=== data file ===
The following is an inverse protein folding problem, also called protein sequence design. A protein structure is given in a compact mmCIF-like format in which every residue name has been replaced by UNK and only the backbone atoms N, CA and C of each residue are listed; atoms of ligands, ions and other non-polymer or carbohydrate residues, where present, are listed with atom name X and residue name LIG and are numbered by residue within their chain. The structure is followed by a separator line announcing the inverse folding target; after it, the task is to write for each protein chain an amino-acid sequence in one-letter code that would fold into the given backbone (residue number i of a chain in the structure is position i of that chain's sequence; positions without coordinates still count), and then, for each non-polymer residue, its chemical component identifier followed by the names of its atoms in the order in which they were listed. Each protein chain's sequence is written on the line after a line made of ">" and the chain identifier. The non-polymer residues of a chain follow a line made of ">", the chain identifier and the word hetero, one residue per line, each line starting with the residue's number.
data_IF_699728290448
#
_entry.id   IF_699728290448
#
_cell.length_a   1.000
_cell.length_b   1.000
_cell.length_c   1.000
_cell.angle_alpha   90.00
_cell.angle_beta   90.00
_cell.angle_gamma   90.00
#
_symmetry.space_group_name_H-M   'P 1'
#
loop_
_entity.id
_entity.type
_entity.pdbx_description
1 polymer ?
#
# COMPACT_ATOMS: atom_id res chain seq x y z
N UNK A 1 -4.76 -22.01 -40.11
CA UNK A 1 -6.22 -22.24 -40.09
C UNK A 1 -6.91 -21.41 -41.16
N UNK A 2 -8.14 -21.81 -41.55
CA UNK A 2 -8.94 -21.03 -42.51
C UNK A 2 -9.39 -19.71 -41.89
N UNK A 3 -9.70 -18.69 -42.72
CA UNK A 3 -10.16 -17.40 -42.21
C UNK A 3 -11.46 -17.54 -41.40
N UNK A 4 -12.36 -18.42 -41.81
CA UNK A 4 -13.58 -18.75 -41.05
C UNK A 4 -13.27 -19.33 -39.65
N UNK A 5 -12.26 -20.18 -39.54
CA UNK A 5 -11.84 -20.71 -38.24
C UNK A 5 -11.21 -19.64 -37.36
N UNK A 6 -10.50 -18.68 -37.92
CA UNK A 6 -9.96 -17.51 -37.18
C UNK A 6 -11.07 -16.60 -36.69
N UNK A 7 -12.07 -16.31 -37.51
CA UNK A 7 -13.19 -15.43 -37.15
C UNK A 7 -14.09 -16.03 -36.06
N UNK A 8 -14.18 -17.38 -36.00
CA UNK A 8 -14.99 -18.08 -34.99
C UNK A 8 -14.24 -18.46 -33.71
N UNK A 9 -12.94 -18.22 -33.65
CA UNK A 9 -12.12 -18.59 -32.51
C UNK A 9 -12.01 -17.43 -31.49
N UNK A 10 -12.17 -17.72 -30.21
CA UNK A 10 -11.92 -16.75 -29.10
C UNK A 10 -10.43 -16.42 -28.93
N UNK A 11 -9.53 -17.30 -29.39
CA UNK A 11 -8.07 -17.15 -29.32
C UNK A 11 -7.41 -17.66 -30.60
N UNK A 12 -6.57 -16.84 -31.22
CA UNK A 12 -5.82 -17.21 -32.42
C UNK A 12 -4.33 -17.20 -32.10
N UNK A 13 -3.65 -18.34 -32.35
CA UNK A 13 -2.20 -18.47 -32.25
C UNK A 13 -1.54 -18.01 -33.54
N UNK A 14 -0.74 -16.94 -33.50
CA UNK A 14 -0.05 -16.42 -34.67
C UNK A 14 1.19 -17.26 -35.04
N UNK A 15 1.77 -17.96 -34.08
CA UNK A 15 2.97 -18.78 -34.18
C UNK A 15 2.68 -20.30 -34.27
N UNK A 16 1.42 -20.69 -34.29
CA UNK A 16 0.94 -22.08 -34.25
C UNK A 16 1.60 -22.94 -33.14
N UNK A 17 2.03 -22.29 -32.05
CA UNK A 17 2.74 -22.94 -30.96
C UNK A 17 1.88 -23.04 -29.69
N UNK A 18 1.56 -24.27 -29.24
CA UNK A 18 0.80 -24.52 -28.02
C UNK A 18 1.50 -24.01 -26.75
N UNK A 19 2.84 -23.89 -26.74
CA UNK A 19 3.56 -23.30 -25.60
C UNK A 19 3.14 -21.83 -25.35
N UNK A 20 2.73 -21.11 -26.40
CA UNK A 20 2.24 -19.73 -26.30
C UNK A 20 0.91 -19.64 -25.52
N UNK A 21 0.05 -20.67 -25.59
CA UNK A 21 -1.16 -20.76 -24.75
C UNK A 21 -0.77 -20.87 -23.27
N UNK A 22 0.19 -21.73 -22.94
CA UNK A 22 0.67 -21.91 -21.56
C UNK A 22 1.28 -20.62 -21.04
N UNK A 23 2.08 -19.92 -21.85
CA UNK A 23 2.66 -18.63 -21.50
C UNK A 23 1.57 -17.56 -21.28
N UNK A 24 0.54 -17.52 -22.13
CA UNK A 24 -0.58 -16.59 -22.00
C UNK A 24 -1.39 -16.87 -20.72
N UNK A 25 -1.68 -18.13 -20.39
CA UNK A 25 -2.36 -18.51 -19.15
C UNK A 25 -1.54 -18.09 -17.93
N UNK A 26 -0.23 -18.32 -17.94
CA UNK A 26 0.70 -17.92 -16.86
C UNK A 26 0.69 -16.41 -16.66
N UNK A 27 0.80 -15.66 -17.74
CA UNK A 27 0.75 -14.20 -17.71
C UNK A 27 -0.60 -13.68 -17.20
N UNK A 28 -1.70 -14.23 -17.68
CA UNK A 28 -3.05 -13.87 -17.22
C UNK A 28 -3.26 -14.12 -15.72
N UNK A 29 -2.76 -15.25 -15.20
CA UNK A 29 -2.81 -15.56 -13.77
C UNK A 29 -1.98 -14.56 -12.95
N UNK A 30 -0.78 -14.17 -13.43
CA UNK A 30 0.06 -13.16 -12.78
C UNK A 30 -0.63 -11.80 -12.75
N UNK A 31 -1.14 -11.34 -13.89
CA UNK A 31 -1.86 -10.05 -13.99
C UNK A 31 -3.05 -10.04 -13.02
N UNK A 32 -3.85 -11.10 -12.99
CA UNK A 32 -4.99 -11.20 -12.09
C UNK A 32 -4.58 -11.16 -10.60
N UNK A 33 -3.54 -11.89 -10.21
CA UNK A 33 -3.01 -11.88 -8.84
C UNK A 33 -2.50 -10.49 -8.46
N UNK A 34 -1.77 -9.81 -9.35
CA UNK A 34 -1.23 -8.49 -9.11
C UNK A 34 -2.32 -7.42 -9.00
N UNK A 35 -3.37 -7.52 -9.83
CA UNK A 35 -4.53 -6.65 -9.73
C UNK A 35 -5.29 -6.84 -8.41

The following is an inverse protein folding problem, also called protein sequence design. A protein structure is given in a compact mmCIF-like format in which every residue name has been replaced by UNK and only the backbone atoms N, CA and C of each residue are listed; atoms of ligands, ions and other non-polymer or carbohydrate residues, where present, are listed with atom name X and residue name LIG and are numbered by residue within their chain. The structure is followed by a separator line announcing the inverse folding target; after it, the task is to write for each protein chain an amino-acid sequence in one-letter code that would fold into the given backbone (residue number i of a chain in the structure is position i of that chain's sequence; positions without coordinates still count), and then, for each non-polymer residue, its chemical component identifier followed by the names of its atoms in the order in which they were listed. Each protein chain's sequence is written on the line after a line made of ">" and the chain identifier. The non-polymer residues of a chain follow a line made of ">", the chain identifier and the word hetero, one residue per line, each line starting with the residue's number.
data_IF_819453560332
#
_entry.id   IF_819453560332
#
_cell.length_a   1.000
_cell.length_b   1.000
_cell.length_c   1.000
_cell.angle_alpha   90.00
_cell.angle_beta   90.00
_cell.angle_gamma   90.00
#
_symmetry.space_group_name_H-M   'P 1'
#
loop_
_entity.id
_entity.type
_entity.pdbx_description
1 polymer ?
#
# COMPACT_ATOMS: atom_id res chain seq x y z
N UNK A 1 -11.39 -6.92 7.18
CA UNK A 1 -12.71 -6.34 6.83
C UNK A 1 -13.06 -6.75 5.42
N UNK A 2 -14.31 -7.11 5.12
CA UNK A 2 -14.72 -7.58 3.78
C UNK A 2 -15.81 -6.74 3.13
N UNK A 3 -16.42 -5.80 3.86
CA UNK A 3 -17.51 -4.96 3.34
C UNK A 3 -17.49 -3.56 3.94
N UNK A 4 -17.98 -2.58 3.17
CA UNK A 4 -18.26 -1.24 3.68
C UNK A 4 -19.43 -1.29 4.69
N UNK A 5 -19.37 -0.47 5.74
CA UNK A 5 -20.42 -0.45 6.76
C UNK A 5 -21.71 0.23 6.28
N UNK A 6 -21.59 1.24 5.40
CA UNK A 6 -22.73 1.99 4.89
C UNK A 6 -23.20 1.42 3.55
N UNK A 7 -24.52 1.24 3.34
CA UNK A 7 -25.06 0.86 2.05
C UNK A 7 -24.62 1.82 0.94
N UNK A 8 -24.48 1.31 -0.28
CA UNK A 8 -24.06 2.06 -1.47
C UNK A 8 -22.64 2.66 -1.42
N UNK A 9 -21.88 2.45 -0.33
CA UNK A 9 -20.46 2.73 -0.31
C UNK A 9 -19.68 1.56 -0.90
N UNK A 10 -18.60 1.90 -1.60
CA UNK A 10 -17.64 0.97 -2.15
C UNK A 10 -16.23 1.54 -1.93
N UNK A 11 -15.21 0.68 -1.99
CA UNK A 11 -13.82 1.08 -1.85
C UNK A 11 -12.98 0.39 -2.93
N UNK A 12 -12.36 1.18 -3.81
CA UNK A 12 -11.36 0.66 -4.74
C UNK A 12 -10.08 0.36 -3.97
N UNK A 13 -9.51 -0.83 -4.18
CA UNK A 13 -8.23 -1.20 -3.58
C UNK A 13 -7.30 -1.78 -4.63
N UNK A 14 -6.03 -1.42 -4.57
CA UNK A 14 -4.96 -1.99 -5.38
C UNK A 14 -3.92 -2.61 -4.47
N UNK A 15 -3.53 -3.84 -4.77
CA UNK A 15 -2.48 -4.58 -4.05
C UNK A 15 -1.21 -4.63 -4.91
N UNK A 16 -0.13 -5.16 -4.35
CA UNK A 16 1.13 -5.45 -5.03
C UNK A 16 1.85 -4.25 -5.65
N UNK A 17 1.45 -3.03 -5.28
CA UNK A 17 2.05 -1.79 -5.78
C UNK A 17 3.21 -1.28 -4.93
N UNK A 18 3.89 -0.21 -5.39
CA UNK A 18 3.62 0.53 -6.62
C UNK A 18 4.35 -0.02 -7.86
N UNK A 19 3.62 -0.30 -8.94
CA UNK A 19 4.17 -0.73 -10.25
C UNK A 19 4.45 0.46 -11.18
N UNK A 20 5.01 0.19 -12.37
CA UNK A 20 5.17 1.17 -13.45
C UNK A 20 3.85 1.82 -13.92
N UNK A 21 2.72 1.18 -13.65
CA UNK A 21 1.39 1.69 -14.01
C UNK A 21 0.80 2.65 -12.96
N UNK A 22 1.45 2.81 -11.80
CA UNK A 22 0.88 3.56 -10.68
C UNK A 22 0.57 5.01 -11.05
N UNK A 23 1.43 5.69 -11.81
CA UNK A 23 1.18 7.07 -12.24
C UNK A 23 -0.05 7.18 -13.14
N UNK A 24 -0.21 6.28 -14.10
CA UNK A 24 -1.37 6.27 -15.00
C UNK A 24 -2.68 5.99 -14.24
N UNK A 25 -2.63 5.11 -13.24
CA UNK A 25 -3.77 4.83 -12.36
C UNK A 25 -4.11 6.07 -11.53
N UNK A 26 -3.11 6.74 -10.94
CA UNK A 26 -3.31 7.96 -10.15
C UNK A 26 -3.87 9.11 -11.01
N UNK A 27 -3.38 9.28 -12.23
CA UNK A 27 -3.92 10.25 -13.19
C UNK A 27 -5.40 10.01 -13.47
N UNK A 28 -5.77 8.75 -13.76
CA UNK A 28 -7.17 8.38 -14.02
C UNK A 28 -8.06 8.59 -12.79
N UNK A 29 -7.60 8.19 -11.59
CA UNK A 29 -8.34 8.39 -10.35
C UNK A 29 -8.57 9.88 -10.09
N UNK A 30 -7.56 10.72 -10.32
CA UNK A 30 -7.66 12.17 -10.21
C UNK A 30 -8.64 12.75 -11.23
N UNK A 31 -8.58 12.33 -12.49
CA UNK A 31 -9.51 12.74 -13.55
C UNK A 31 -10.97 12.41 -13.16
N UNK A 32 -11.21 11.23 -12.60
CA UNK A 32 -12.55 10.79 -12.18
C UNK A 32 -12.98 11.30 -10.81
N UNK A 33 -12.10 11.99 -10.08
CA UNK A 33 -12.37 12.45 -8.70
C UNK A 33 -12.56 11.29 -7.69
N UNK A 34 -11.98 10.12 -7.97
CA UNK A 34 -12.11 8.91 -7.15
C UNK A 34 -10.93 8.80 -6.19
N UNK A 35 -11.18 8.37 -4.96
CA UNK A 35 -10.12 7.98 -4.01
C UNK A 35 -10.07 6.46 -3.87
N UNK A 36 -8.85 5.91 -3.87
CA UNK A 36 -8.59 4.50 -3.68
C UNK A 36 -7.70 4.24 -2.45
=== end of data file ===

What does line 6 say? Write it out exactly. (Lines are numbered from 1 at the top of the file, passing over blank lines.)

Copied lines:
_cell.length_a   1.000